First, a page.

The Institute on Education Law and Policy, in conjunction with the New Jersey State Bar Association, the Public Education Institute and others are pleased to present “Equalizing Educational Opportunity in New Jersey: A Conversation with Five Former Supreme Court Justices about Abbott v. Burke.” Moderated by Professor Paul Tractenberg of IELP, the panel will consist of former Chief Justice Deborah Poritz and former Associate Justices James Coleman, Alan Handler, Daniel O’Hern and Gary Stein. All will share their reflections and views on what continues to be viewed by many as the most important state court decision of the 20th century.

The program will take place at the New Jersey State Bar Association in New Brunswick, on Wednesday, September 19 from 8:30am – 12:00pm. Questions and comments from the audience will be encouraged. Pre-registration is requested. To do so, please e-mail


Last week, NJ Commissioner of Education Lucille Davy announced that 99 percent of New Jersey teachers meet the designation of “highly qualified.”  The No Child Left Behind Act requires that 100 percent of teachers meet the standard of highly qualified in every subject that they teach, a requirement no state has yet achieved. 

In order to meet this standard, teachers are required to:

1.      Have a bachelors degree;

2.      Have a valid state certification for which no requirements have been waived; and

3.      Demonstrate content expertise in the subjects they teach through federal criteria set out by NCLB.

In addition to these results, New Jersey also reported dramatic gains in closing the gap between the number of classes taught by highly qualified teachers in high poverty schools versus low poverty schools.  The gap reported was 1.6 percent in 2006-07, down from 10 percent in 2004-05.

Related Documents:

NJDOE Press Release:  DOE Announces Results of Annual Survey of Teacher Content Expertise (9/5/2007)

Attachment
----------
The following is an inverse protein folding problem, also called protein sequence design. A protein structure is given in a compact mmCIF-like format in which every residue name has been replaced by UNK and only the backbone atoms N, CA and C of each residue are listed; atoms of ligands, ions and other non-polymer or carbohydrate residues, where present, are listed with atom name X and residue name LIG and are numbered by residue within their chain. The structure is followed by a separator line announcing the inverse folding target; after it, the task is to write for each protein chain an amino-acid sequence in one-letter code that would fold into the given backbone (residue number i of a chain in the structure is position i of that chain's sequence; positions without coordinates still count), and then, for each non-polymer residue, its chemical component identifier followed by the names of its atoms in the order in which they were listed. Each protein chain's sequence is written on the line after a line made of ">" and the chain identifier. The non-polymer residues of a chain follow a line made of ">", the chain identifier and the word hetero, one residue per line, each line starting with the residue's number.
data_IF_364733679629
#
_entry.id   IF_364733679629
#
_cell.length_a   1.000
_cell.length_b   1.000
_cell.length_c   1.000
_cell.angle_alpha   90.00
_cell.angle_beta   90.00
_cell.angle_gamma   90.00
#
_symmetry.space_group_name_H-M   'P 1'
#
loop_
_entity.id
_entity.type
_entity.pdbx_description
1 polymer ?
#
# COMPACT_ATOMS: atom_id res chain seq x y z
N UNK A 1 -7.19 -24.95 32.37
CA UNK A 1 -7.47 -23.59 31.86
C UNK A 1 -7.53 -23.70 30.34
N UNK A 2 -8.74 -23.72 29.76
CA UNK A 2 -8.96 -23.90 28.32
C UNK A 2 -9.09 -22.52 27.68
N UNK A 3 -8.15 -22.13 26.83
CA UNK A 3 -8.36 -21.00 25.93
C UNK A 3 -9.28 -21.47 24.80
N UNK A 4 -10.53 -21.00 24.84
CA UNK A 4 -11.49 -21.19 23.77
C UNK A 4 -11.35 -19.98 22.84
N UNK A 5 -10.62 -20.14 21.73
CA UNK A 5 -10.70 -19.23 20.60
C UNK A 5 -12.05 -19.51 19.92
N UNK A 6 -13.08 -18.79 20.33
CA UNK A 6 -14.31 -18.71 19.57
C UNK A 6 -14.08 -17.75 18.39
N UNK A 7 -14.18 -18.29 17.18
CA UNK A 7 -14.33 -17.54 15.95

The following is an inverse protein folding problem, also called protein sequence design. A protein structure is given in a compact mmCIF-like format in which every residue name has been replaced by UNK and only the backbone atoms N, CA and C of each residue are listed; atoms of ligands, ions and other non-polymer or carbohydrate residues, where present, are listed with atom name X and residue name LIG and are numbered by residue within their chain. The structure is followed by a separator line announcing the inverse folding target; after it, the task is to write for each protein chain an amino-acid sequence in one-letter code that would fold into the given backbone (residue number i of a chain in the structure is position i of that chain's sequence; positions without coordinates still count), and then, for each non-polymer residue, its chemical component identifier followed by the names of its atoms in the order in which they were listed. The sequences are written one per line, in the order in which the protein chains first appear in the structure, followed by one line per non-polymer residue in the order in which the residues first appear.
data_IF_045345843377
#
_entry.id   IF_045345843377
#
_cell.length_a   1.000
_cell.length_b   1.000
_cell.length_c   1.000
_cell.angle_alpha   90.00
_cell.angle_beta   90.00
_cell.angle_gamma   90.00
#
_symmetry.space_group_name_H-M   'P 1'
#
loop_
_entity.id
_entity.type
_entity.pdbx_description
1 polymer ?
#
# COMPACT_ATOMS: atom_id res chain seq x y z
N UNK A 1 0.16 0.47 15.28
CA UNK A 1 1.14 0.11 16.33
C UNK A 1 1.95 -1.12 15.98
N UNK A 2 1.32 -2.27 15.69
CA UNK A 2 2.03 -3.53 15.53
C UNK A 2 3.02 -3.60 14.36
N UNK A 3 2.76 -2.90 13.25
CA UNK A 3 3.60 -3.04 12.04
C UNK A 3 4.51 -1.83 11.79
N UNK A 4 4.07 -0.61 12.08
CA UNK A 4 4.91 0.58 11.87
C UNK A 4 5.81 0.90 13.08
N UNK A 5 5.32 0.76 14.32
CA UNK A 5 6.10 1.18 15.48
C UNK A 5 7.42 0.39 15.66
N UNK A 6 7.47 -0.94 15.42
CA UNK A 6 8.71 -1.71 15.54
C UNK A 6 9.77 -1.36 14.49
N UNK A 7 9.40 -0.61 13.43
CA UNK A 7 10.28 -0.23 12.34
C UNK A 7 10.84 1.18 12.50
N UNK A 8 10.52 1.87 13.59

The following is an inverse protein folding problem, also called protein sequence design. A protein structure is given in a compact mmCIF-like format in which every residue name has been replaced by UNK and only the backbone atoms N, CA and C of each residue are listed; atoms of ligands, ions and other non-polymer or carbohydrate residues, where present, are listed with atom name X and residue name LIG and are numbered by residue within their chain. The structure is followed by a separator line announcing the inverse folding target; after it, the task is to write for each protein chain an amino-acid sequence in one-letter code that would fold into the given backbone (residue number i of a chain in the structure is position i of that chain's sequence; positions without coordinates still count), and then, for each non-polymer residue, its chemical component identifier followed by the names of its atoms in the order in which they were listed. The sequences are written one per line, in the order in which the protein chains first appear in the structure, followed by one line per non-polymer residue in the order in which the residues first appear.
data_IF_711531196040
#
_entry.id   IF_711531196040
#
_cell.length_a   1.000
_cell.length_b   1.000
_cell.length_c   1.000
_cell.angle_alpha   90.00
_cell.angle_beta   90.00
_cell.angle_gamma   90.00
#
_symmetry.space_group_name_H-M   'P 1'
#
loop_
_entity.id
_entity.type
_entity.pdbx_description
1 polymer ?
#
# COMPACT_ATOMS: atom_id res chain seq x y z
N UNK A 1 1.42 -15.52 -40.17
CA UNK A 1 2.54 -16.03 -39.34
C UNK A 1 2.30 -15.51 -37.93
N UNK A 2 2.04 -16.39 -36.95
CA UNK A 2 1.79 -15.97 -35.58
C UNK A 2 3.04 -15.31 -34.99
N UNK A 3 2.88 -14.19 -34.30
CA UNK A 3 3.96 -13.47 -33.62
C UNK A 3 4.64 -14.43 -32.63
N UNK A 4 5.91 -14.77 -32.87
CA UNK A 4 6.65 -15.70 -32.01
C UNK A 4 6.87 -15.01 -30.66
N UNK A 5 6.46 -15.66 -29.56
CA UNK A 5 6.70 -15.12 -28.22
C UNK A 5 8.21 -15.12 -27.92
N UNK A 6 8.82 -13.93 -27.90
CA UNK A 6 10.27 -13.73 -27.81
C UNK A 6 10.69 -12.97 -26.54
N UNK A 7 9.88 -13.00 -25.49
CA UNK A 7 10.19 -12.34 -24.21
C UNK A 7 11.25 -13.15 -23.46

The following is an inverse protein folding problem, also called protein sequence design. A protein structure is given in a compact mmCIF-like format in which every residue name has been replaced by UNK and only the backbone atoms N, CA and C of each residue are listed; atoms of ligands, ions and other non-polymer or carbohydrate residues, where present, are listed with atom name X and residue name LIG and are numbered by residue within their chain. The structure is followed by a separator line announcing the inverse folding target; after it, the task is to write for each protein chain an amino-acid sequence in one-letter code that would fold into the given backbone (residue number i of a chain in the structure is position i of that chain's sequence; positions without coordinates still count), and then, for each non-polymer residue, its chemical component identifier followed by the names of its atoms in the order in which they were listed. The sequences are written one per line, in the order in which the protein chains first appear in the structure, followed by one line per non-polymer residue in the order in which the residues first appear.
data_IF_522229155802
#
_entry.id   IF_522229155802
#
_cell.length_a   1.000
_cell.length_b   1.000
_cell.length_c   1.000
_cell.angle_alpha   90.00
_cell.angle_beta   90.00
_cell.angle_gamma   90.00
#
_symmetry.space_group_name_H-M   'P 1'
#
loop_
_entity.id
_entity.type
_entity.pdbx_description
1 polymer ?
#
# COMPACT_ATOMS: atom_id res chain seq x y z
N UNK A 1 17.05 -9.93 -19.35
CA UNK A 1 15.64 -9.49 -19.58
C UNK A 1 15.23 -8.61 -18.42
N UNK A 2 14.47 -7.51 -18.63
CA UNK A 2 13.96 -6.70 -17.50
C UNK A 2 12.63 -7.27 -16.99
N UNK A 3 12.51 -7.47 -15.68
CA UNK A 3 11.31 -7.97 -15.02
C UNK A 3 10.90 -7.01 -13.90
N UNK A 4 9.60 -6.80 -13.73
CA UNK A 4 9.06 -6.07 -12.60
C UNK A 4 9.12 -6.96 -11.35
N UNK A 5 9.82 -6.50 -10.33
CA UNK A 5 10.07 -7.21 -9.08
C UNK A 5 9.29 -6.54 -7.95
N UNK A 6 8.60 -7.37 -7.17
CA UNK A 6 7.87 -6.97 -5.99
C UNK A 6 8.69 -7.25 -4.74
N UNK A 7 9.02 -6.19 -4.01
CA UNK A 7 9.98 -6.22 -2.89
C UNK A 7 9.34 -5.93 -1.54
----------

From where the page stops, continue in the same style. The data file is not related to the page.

NJDOE:  Summary of the 2006-07 Highly Qualified Teacher Survey Results (9/05/2007)


On September 19, 2007 IELP Founding Director Paul Tractenberg moderated a panel discussion on public education entitled “Equalizing Educational Opportunities in New Jersey: A Conversation with Five Former Supreme Court Justices about Abbott v. Burke.” The panel consisted of former New Jersey Supreme Court justices who had participated in various rulings in the Abbott v. Burke public school finance litigation: Chief Justice Deborah Poritz, and Associate Justices James Coleman, Alan Handler and Gary Stein (a fifth justice, Daniel O’Hern, was unable to participate at the last minute). The event, which took place at the New Jersey Law Center in New Brunswick, was well attended.

The “conversation” was scintillating and wide-ranging. The former justices addressed questions such as, what is the appropriate role of the judiciary in the public education funding debate? What are the proper roles of the executive and legislative branches of government in this debate? What is the capacity to implement Abbott of the Department of Education and the various branches of government? What do the 37 words of the education clause in the New Jersey Constitution mean, particularly “thorough,” “efficient,” “education” and “system?” A lively two-hour discussion was followed by a Q and A with the audience. The panel discussion was sponsored jointly by the Institute on Education Law and Policy, the Public Education Institute, the New Jersey State Bar Foundation, and ten other organizations.


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